The North of England Ghost Trail, by Liz Linahan, Distributed in the United States by Trafalgar Square, North Pomfret, Vermont 05053, $29.95 hardcover, 1999.
‘Between 1994 and 1996,’ writes Liz Linahan in the introduction to her book The North of England Ghost Trail, ‘I travelled the North of England in search of haunted houses, with the aim of writing a layman’s tour guide to places associated with supernatural phenomena.’ England’s reputation as a land of many colourful spooks is apparently well-deserved, because Linahan’s research turned up more than 100 inns, castles, museums, and pubs whose owners and staff have strange tales to tell of unexplained sights and sounds.
Rather than duplicate the work of previous writers who have compiled anthologies of well-known stories of famous sites, Linahan set out to talk first-hand with the witnesses of strange events, many of which have never before been described in print. As a result, her book is not really a spine-tingler in the Amityville vein, but rather a collection of oddities as told by seemingly down-to-earth folks with some unusual stories to tell. The apparitions they describe are almost always benign, or at worst mildly mischievous.
Perhaps revealingly, the author admits that during all her visits to these scenes of hauntings, she experienced only one unexplained incident of her own–despite the often repeated claims of witnesses that sightings, bangings, and other phenomena seem to peak when investigators are on hand. As with most books on the paranormal, however, it rarely matters whether a particular incident holds up under close scrutiny, or even if it is pure legend–there is something about mysterious tales that grabs the imagination and makes for an entertaining read. And for those readers who are true believers, Linahan adds to the fun by providing directions to each of the sites she describes, so that anyone who is interested can see for him- or herself. Since so many of the places are pubs, inns, and other public places, readers will have many opportunities to spend a night in haunted houses, doing a little investigating on their own.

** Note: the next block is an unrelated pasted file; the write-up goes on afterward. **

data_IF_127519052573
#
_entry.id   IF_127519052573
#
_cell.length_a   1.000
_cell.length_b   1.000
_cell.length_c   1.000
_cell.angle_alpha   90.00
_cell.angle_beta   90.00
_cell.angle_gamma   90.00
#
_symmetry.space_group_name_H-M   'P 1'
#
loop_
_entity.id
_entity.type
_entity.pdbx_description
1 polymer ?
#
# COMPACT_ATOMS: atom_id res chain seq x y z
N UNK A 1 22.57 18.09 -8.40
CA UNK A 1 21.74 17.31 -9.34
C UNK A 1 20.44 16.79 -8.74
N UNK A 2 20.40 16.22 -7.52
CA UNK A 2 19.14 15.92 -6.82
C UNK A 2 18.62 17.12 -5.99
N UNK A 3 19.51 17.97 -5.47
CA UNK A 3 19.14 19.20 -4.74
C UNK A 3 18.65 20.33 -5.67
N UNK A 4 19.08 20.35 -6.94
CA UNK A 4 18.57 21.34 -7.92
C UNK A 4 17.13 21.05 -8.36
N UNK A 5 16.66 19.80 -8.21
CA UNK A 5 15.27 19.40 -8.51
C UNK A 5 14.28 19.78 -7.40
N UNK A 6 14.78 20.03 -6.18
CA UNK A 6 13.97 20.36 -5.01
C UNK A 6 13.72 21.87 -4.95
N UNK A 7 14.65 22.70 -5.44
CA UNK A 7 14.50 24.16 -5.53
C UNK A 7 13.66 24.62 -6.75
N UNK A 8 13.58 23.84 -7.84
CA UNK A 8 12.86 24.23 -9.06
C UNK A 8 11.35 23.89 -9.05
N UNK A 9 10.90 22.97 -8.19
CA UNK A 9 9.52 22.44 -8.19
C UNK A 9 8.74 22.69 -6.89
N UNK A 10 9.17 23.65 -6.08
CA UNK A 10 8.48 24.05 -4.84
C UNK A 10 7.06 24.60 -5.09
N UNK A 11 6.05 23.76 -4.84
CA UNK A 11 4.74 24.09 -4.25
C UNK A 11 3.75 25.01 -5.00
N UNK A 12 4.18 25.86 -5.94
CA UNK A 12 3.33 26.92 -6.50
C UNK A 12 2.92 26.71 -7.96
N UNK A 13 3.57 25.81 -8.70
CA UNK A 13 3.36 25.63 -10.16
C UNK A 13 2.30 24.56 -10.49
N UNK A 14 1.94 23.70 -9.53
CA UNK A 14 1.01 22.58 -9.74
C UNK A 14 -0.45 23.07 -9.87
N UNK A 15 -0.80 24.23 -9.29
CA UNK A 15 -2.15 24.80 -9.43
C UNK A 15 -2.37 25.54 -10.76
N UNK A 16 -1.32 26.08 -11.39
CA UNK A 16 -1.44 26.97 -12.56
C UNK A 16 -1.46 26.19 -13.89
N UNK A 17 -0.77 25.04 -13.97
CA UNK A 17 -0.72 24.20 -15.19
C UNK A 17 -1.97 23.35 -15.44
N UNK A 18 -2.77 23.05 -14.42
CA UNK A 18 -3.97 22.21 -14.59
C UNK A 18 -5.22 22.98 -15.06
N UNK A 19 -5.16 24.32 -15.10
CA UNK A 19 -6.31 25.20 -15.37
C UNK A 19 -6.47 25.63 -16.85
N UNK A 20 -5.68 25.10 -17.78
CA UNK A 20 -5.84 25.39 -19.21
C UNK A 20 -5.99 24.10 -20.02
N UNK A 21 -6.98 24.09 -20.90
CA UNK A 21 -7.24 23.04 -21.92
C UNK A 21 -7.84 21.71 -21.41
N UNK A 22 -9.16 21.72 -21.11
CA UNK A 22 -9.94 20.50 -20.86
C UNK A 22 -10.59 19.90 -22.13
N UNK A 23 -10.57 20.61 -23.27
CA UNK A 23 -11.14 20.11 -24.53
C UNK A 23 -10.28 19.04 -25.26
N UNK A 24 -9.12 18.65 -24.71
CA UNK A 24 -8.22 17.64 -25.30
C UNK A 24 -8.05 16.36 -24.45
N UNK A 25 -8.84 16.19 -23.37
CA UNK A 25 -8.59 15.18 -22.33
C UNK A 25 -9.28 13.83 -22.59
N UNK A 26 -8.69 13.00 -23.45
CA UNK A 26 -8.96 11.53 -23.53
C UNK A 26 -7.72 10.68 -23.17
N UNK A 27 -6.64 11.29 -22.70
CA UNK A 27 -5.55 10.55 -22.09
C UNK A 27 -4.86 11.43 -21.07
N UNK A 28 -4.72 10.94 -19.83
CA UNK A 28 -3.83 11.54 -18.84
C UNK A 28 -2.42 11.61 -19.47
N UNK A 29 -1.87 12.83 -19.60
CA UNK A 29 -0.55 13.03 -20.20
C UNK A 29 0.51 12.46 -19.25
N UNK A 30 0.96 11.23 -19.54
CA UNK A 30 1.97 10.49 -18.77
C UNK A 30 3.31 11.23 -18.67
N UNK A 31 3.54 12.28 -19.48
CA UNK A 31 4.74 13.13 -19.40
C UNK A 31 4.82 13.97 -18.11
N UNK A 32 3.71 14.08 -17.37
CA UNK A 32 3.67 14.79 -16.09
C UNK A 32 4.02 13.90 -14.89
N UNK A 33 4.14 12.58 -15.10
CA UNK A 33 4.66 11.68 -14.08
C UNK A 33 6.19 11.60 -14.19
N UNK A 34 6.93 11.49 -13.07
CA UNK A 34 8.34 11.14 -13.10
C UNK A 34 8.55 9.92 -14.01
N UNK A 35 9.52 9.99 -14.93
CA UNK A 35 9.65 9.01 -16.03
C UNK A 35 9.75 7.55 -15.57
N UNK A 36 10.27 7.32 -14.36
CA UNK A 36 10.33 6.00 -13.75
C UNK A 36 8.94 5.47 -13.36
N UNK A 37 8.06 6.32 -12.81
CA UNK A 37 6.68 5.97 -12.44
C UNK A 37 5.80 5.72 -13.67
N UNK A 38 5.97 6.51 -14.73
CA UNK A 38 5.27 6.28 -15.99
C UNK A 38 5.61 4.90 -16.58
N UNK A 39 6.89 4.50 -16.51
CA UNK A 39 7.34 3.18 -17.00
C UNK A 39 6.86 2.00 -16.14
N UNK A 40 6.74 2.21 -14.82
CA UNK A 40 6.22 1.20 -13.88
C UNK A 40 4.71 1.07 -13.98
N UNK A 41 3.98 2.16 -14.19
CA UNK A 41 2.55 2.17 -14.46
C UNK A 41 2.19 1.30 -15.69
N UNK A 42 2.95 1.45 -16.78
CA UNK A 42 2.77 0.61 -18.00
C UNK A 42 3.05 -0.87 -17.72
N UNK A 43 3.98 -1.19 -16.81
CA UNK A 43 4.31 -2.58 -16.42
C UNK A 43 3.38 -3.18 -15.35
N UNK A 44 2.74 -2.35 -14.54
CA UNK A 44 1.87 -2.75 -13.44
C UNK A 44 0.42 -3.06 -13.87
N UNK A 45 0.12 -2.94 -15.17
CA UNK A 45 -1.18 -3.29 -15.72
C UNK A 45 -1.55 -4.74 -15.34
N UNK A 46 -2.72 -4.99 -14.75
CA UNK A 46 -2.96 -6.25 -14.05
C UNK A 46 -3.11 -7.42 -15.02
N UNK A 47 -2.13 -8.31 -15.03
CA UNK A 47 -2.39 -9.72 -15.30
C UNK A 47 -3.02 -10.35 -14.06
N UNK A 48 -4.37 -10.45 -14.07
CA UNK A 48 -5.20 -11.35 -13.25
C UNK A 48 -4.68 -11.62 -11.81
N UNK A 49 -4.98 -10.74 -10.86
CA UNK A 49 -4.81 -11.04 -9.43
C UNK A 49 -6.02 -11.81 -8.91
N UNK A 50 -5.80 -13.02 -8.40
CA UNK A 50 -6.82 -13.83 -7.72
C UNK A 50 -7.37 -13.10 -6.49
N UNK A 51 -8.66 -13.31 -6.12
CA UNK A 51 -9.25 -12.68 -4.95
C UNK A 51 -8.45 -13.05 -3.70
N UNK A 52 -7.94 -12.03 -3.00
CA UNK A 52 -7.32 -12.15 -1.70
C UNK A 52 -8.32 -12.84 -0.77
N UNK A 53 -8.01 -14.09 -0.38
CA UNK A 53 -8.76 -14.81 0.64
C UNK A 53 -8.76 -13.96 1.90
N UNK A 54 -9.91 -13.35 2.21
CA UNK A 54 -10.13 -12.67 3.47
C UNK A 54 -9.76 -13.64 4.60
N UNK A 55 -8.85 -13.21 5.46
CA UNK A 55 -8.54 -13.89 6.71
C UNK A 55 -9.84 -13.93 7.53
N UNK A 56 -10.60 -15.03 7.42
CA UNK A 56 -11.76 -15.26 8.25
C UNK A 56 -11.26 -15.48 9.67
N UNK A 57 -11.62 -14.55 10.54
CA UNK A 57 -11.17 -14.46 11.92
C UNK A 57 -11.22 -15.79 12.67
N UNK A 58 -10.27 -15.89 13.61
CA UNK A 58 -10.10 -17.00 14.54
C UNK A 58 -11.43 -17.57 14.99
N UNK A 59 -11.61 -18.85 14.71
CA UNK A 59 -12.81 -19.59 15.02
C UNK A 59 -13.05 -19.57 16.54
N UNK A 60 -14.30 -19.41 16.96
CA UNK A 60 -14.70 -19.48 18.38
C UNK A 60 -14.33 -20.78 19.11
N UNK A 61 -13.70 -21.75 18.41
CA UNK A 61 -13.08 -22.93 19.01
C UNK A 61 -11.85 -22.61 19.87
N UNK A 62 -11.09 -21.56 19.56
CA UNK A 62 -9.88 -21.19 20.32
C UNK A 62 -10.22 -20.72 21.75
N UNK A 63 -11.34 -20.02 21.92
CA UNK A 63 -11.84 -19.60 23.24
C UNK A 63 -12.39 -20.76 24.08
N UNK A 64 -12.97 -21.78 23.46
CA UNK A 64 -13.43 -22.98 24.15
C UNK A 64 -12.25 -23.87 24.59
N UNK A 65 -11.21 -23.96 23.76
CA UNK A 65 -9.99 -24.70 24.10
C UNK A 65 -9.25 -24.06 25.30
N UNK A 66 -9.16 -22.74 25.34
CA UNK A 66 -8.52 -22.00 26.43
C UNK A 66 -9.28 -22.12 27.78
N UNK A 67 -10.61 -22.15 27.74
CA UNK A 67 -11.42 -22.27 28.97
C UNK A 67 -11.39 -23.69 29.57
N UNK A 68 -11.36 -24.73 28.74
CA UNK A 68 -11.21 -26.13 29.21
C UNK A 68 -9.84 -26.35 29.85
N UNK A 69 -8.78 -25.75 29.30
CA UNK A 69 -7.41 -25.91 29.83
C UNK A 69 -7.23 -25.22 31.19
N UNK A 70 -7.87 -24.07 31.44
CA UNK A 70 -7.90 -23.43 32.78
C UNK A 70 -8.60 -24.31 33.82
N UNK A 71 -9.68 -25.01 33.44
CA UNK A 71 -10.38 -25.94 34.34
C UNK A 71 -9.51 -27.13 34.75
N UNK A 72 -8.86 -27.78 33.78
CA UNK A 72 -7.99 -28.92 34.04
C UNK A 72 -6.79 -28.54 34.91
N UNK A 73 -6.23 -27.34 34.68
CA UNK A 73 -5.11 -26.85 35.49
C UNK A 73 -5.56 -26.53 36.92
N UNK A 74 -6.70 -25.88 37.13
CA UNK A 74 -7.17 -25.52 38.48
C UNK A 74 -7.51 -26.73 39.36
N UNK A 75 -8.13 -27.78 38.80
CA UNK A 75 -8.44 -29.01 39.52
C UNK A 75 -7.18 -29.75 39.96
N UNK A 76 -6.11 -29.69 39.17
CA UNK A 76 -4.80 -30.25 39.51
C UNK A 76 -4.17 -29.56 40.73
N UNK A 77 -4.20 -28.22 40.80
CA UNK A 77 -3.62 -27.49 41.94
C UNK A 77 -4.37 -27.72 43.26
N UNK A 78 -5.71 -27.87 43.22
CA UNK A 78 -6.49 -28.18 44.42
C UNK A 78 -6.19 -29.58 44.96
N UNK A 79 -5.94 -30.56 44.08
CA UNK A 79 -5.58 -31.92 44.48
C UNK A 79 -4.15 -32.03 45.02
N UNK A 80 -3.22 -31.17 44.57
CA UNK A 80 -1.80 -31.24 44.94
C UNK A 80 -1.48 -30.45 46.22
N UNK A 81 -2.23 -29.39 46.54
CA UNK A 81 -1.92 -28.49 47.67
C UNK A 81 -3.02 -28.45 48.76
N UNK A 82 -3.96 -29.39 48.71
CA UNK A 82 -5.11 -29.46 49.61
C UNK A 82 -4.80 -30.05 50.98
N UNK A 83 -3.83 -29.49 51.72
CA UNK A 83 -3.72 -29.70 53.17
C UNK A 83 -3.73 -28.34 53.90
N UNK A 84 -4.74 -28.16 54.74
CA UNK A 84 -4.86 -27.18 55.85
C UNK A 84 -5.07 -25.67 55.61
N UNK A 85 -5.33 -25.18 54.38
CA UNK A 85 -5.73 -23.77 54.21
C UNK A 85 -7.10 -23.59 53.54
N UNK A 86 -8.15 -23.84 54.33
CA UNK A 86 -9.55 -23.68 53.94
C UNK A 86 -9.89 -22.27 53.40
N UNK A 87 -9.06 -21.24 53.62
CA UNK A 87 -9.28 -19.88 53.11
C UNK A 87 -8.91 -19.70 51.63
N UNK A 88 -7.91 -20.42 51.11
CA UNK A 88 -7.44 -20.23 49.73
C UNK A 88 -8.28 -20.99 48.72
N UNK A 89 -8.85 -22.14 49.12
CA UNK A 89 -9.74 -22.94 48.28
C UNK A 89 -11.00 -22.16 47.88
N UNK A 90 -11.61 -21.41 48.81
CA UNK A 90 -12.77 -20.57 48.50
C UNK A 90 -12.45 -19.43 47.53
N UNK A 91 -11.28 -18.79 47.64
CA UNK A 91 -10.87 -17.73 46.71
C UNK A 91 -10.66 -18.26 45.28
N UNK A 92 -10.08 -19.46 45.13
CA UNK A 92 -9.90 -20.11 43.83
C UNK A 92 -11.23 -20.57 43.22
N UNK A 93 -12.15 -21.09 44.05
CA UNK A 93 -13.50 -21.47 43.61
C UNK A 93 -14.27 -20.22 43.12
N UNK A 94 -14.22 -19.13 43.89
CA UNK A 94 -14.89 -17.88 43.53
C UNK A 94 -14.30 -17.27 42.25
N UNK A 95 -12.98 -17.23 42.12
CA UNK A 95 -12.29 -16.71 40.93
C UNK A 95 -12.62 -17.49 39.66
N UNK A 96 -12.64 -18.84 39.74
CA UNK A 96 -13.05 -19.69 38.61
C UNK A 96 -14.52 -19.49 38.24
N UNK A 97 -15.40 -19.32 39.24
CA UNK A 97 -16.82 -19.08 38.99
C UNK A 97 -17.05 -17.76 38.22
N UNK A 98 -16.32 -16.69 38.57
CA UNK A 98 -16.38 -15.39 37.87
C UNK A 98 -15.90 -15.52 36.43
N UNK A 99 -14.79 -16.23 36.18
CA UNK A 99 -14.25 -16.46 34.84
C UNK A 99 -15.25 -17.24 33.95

Among the interesting spooks that appear in these pages are Lord Byron’s dog, Boatswain, who reputedly wanders through the grounds of Newstead Abbey, the poet’s home; a strange glowing, crackling apparition in Nottingham Castle’s long gallery that seemingly causes a permanent loss of sensation in the tongues of those who see it; an eight-foot-tall shaggy creature that was seen waiting at a bus stop on the Leeds-Farsley Road in West Yorkshire; and a ghostly fog that often appears in pictures taken by visitors to Chingle Hall, Yorkshire, and which photographic experts from Kodak have explained as being due to some sort of electrical energy.
The book also includes many accounts of staff who feel that they are being secretly watched as they go about their jobs–surely a feeling shared by employees the world over!